OFT closed case: Completed acquisition by GB Oils Ltd of Shell Direct UK Ltd.
Affected market: Heating oils and transport fuels
The OFT's decision on reference under section 22 given on 29 March 2005. Full text of the decision published 13 April 2005
Please note square brackets indicate details or figures excised at the request of the parties for reasons of commercial confidentiality
GB OILS Ltd (GB Oils) is wholly owned by DCC plc (DCC). DCC is a business support services group focused on the energy, IT, healthcare, food and beverage and environmental sectors. DCC markets and distributes both oil and LPG products in the UK and Ireland. DCC subsidiaries supply heating oils, transport fuels and fuel oils to domestic, commercial and agricultural customers, mainly in Scotland, Northern Ireland and Yorkshire.
Shell Direct UK Ltd (Shell) supplied heating oils and transport fuels to domestic, agricultural and small commercial and industrial customers in Great Britain (GB).
This is an acquisition of trade, assets and goodwill by GB Oils from Shell. The statutory deadline expires on 29 March 2005.
As a result of this transaction GB Oils and Shell have ceased to be distinct. The UK turnover of Shell exceeds £70 million, so the turnover test in section 23(1)(b) of the Enterprise Act 2002 (the Act) is satisfied. The OFT therefore believes that it is the case that a relevant merger situation has been created.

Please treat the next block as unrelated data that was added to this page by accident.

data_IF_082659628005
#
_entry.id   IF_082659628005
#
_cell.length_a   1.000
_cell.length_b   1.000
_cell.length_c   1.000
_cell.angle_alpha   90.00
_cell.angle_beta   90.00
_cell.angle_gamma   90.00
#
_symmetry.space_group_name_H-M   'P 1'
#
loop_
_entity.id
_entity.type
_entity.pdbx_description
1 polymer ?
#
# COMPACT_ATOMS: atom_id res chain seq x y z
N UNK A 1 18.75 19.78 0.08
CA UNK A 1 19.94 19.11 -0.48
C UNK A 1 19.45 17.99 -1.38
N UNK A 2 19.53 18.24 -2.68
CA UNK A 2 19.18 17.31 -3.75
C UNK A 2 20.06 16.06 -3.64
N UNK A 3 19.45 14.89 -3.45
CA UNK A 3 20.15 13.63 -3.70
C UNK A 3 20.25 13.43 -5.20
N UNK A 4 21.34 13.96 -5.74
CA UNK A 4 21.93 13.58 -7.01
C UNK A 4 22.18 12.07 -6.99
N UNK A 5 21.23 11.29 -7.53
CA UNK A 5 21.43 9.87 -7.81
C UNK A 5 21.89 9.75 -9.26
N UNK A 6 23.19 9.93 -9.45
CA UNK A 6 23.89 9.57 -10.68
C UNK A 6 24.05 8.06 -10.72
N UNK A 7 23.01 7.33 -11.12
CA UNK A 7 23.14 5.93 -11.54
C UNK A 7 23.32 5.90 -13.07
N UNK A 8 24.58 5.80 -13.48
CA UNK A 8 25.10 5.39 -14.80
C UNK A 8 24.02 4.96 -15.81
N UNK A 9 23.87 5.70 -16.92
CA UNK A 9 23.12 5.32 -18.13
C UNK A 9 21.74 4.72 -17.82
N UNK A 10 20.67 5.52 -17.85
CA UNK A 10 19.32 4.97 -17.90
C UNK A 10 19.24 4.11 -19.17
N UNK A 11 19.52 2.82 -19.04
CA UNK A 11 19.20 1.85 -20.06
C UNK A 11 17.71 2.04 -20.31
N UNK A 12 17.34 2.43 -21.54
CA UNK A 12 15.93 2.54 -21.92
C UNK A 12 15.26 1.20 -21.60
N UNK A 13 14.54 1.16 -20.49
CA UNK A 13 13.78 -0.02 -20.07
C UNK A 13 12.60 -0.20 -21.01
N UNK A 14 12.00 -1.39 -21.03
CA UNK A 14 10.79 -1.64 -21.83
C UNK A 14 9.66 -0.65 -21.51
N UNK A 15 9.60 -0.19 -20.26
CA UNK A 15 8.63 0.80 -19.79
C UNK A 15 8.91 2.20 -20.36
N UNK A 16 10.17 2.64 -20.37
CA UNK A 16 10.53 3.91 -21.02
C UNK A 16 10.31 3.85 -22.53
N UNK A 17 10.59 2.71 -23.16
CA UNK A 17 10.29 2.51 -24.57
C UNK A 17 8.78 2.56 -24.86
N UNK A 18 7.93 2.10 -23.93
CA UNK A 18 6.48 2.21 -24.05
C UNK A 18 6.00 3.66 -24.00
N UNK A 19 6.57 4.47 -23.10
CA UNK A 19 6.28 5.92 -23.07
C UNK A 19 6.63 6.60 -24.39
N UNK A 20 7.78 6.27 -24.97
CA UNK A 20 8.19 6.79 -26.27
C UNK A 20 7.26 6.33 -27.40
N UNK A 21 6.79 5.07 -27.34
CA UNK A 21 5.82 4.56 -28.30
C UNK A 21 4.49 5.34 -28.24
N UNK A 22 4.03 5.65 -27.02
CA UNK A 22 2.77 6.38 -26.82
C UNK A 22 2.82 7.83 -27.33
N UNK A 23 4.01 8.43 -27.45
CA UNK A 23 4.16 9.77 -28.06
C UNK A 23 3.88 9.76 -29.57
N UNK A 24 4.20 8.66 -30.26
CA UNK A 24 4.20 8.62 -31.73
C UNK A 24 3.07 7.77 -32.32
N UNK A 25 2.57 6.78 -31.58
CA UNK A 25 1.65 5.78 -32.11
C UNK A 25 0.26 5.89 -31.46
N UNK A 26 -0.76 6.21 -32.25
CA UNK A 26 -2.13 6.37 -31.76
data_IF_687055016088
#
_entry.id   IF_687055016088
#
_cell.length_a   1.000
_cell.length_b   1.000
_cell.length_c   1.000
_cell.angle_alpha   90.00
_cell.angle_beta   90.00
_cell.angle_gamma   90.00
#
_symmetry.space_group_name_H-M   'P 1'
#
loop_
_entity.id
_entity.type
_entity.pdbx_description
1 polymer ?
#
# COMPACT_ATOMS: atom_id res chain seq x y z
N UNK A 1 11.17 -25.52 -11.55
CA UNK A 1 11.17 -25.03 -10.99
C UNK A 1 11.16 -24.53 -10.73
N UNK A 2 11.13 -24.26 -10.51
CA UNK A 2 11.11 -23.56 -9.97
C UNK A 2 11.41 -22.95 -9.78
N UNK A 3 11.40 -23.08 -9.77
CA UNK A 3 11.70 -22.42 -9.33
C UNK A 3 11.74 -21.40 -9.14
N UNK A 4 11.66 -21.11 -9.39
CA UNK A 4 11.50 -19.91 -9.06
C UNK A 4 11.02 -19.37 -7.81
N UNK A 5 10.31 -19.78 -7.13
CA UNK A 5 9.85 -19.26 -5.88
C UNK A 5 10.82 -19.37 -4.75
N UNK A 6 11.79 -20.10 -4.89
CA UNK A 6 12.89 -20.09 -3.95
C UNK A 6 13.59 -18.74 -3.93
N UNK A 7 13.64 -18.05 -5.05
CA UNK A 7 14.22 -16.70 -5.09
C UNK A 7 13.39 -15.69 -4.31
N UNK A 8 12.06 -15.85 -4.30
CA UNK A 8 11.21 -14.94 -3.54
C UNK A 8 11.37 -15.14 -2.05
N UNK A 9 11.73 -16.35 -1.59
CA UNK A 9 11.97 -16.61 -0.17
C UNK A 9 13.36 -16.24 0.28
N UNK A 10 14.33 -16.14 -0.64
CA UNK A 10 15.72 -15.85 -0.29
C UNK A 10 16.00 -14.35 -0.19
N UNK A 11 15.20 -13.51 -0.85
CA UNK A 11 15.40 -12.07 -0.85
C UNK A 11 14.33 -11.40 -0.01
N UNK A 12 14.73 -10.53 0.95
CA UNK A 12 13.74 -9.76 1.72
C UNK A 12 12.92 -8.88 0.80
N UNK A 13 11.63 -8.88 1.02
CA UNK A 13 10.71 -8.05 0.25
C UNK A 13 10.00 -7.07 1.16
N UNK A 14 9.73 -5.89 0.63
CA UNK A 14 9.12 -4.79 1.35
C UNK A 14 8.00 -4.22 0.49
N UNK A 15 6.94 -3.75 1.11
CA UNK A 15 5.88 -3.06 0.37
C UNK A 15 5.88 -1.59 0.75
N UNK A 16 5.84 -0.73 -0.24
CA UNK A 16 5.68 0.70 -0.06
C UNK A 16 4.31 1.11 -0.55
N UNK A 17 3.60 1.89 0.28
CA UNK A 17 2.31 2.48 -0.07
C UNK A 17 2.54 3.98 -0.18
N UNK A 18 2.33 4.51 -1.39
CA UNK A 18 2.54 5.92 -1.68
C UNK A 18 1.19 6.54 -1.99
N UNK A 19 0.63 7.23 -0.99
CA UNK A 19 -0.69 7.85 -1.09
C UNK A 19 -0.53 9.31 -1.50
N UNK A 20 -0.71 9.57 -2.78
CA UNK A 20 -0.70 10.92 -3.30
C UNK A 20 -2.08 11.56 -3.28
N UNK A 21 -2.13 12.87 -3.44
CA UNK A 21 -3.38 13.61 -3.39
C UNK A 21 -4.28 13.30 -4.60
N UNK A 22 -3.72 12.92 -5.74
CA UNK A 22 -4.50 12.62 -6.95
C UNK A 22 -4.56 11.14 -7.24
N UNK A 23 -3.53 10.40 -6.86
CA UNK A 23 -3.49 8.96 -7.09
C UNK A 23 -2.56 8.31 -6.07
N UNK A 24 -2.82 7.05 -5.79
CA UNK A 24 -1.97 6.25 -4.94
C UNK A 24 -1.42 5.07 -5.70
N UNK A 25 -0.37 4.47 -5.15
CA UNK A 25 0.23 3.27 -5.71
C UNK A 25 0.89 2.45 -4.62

The parties overlap in the supply of heating oils and transport fuels in GB.
Heating oils, such as kerosene, gas oil and heavy fuel oil and transport fuels such as, diesel and petrol, are manufactured as part of the process of refining crude oil by major oil producers in the nine oil refineries in GB. These products are distributed by both the oil producers as well as independent distributors for sale to end users.
The parties and several third parties contend that there are demand side substitutes for heating oils, such as mains gas or LPG, although it is not clear that these are viable substitutes for a sufficient number of customers to constrain the prices of heating oils. Although there are no alternatives for transport fuels, the parties submit the supply of heating oils and transport fuels are most appropriately considered together as supply side switching is easy and cheap. In practice, most distributors supply both and tankers have separate compartments to allow simultaneous transport of both fuels. However, there is no need to reach a definitive conclusion on this point as, regardless of the frame of reference considered, this transaction is not expected to result in a substantial lessening of competition.
Views on the typical catchment area for a depot range from 30 to 50 miles. The overlapping catchment area between the parties' depots may suggest a wider frame of reference. However, there is no need to reach a definitive conclusion on this point as this transaction is not expected to result in a substantial lessening of competition, regardless of the geographic frame of reference considered.
Post transaction, the parties combined share of supply (by volume) for heating oils in GB will be [1-10 per cent] (with very small increments), while for transport fuels it will be [less than 5 per cent] (with very small increments). The parties' share of supply in GB for both transport fuels and heating oils combined will also be [less than 5 per cent] (with very small increments). The parties submit that, post transaction, there will continue to be over 200 independent oil distributors in GB, including larger suppliers like CPL and Total Butler.